Fabric Face Mask Afnor, uns certified, using undyed and organic fabric is the most safe for the following reasons.
Most of mask are made with non sustainable textile like Polyester, nylon and other viscose textile (including bamboo textile). All these industrial textiles are made from petrol-chemical. They are made from petrol and chemicals only. After production, the chemicals resides in the face mask. Then, the face mask user inspire chemicals which provoke numerous diseases.
Most of the fabric face mask (>99%) are made with non sustainable dyes. While forbidden in Europe, heavy metals are generally used all over the world and are responsible of many diseases. Furthermore, the only safe dyes for the health are natural dyes, made by plants, which is rare and luxury because of the cost of its long process. It is why we do recommend un-dyed fabric face fabric mask only.
AFNOR recommend a densely woven cotton or polycotton fabric for this mask, and at least two layers. Tight woven cotton are ideal as they’re usually good solid fabrics and suitable for high temperature washing. Technical specifications: 90g/m2, threads 33×33, 120nm.
Organizations making fabric masks can rely on the document AFNOR Spec – Barrier masks to launch manufacture. This document also offers a test protocol, currently used by the DGA (French Directorate General of Armaments) and the IFTH (French Textile & Apparel Institute). In France, manufacturers send their masks to these two bodies for tests to be carried out on their masks. Then they can confirmed that their masks offer the required level of protection. AFNOR does not itself offer approval or testing and is currently not offering certification for this product.
More info: afnor.org
On 29 of March 2020 French Government issued a cross ministry instruction defining two categories of masks (Non-medical purpose): UNS 1 and UNS 2.
Using methodology referenced in AFNOR SPEC S76-001, UNS 1 Masks must perform at a 90% filtration level while UNS 2 masks must reach 70%. The cross ministry note, also specifies breathing resistance requirements, marking, minimum number of washes, like AFNOR SPEC S76-001.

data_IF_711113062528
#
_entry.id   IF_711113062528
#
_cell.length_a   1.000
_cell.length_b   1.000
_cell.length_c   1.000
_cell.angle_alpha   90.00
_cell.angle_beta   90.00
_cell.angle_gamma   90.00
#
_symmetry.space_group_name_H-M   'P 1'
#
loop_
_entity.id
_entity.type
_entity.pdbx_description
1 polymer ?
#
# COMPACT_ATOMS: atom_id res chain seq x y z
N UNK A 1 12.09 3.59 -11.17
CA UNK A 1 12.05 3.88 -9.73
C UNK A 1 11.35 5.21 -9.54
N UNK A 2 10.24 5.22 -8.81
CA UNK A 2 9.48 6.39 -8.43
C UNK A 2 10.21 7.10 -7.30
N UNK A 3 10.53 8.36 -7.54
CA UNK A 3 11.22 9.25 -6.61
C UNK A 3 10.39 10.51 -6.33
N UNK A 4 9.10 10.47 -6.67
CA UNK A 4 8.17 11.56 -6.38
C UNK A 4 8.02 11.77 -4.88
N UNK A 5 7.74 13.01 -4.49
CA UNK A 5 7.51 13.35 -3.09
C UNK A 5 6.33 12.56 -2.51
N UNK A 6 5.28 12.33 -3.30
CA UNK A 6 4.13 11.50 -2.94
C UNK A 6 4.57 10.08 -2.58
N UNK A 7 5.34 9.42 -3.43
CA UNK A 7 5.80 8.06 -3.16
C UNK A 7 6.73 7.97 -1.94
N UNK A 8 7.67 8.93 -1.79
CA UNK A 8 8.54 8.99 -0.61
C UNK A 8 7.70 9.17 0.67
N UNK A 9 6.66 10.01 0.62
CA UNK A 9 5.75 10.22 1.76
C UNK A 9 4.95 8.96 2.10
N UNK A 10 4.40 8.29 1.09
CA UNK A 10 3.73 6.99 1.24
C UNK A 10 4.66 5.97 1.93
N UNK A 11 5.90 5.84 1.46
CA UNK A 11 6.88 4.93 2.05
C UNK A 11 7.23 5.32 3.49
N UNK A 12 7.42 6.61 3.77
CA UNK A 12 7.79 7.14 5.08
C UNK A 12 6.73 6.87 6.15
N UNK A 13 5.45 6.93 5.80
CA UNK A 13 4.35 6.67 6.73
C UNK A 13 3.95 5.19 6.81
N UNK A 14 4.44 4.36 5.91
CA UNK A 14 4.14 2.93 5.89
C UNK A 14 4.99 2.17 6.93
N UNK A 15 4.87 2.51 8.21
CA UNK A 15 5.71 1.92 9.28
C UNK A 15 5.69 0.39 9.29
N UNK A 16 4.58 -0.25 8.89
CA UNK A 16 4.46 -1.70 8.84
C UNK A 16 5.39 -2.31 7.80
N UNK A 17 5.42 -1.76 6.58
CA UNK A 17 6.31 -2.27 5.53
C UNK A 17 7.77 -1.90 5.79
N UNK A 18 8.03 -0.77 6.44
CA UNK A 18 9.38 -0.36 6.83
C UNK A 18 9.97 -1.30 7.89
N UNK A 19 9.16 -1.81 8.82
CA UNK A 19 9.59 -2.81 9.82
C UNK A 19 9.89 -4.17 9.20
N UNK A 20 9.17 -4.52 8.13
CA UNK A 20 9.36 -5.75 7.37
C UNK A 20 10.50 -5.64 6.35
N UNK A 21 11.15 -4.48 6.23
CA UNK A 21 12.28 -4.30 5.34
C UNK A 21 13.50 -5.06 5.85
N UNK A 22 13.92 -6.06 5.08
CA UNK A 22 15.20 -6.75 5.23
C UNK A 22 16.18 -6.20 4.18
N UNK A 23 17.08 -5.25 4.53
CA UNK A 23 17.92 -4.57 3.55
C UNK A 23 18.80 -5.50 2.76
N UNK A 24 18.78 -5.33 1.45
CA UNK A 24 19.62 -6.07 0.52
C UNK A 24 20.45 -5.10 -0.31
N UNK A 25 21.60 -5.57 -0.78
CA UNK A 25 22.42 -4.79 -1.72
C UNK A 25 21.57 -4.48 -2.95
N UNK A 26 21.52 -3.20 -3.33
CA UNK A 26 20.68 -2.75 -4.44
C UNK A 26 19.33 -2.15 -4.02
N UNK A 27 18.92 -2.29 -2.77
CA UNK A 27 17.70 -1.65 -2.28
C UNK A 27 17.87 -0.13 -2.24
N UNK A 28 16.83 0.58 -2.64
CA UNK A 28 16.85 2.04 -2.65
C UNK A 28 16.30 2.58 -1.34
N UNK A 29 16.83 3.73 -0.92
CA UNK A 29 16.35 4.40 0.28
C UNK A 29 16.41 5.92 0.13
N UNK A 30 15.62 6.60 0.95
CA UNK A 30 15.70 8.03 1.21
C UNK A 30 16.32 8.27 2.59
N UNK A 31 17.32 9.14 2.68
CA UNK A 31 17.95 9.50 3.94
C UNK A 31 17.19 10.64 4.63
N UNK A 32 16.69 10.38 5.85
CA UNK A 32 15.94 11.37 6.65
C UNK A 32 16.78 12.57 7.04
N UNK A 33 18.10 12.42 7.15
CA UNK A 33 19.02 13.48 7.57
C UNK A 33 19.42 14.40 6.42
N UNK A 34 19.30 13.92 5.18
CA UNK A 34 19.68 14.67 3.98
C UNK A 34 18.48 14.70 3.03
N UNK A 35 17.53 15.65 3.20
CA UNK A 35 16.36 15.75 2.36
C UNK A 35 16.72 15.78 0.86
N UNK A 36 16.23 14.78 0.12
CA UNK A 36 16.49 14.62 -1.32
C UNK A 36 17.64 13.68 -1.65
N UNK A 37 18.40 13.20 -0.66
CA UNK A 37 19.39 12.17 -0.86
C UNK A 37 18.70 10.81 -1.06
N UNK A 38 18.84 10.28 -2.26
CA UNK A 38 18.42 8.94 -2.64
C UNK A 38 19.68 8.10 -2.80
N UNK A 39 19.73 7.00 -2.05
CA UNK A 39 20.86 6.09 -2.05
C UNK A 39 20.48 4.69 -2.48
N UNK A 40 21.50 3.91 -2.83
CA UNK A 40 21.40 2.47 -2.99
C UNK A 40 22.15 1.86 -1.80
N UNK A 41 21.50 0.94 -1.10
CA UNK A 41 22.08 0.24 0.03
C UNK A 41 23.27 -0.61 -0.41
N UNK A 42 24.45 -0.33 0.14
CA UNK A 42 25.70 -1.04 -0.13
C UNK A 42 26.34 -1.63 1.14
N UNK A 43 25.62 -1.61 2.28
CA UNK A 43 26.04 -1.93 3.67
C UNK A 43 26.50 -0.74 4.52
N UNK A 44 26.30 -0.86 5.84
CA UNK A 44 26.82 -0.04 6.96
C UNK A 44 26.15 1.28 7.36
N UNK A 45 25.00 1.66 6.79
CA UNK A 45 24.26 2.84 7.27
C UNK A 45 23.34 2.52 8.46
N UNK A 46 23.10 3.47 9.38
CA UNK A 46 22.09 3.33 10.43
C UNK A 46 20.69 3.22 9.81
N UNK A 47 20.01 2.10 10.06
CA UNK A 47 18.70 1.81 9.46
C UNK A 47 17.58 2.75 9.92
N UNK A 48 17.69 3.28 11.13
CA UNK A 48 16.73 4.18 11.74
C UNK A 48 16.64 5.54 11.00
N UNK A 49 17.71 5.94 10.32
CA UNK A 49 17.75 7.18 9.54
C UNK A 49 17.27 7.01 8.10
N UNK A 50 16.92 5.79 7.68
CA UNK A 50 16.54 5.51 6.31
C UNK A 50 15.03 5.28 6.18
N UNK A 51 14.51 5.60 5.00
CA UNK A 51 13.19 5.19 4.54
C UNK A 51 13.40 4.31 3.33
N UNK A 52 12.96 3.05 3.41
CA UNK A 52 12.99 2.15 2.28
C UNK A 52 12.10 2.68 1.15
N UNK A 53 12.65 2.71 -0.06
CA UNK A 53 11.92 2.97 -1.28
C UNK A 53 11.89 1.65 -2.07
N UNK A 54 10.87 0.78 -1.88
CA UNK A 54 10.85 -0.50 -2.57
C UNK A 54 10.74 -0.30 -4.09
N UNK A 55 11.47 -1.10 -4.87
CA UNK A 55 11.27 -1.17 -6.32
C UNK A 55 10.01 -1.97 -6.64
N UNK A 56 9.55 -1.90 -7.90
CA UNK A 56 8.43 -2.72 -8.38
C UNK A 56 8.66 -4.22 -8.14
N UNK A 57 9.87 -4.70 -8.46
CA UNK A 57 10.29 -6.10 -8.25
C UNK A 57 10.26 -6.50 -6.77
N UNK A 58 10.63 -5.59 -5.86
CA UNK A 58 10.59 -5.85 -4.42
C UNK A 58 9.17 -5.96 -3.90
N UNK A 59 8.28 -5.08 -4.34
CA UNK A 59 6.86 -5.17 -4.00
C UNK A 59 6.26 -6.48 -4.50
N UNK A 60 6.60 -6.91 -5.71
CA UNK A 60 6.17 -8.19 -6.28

The AFNOR document recommends using a fabric face mask AFNOR for a maximum period of 4 hours idealy. Therefore a person who works outside of his/her home may anticipate having 3 per day: 1 for the morning, 1 for the afternoon and possibly 1 as a backup. Note: don’t forget to wash your hands or use a hydroalcoholic solution before putting a mask on and after removing it.
The AFNOR Spec document establishes the criterion that a barrier mask must at least be able to withstand being washed and dried 5 times. According to our experts, this is a realistic threshold for a mask made from non-professional fabrics acquired from various sources. The fabric aside, the assembly itself can show signs of weakness more quickly. A hand-sewn mask for example would, by its very nature, be less robust than a machine-sewn mask. For general public masks manufactured by industrial textile manufacturers, the wash thresholds are higher: 10, 20, 30 washes or more may be claimed. In all cases, every fabric mask must be inspected after each wash, before being reused.
The document AFNOR Spec – Barrier masks gives the recommendations specified by the health authorities. A notice by ANSM (French National Agency for Medicines and Health Products Safety) revised on 21 April, 2020, states that a used mask must be machine washed using a standard washing product at 60 degrees for at least 30 minutes. Masks should be dried either using a dryer, or in the fresh air, and then steam ironed at a temperature that will not damage the fabric.
This is an additional recommendation: you need to run the washing machine empty if, during a previous cycle, you accidentally put a used mask in the washing machine with other clothing and washed at a temperature below 60°C. If you wash all your masks according to health authority recommendations (60°C for at least 30 minutes), you don’t need to run the machine empty beforehand.
Yes, you can for example wash your used masks at the same time as sheets or towels that are often washable at 60°C. It is important that the mechanical aspect of the washing process is preserved. You can store used masks in a special container (a clean, resealable plastic bag) as specified in the AFNOR Spec document, and then wash them all together.
Boiling your barrier mask to clean it can damage fabrics. This practice is not recommended. It is preferable to machine wash at 60 degrees for at least 30 minutes.
Yes for care of your mask, to remove any wrinkles after washing. Special care should be taken to avoid damaging the mask’s components, in particular the head harness. But please note that ironing cannot in any circumstance replace the machine washing (cotton cycle at 60°C) necessary after each use.
Yes, to dry the mask more quickly. But please note that use of a hair dryer cannot in any circumstance replace the machine washing (cotton cycle at 60°C) necessary after each use.
The flame test in which you blow through the mask gives no indication of the mask’s filtration efficiency. It does, however, give an idea of its air-tightness and therefore of its breathability. If the flame does not move at all, wearing the mask is likely to be difficult. If you feel uncomfortable wearing a mask when you are quiet, it will certainly be unsuitable for sustained walking or talking to others. You are then exposed to the risk of having to suddenly remove it without being able to wash your hands immediately after. Don’t forget that a barrier mask is not intended to provide a level of protection similar to an FFP2 mask. It is intended for the general public, in work situations. Furthermore, it must be in addition to social distancing and good hygiene practices.
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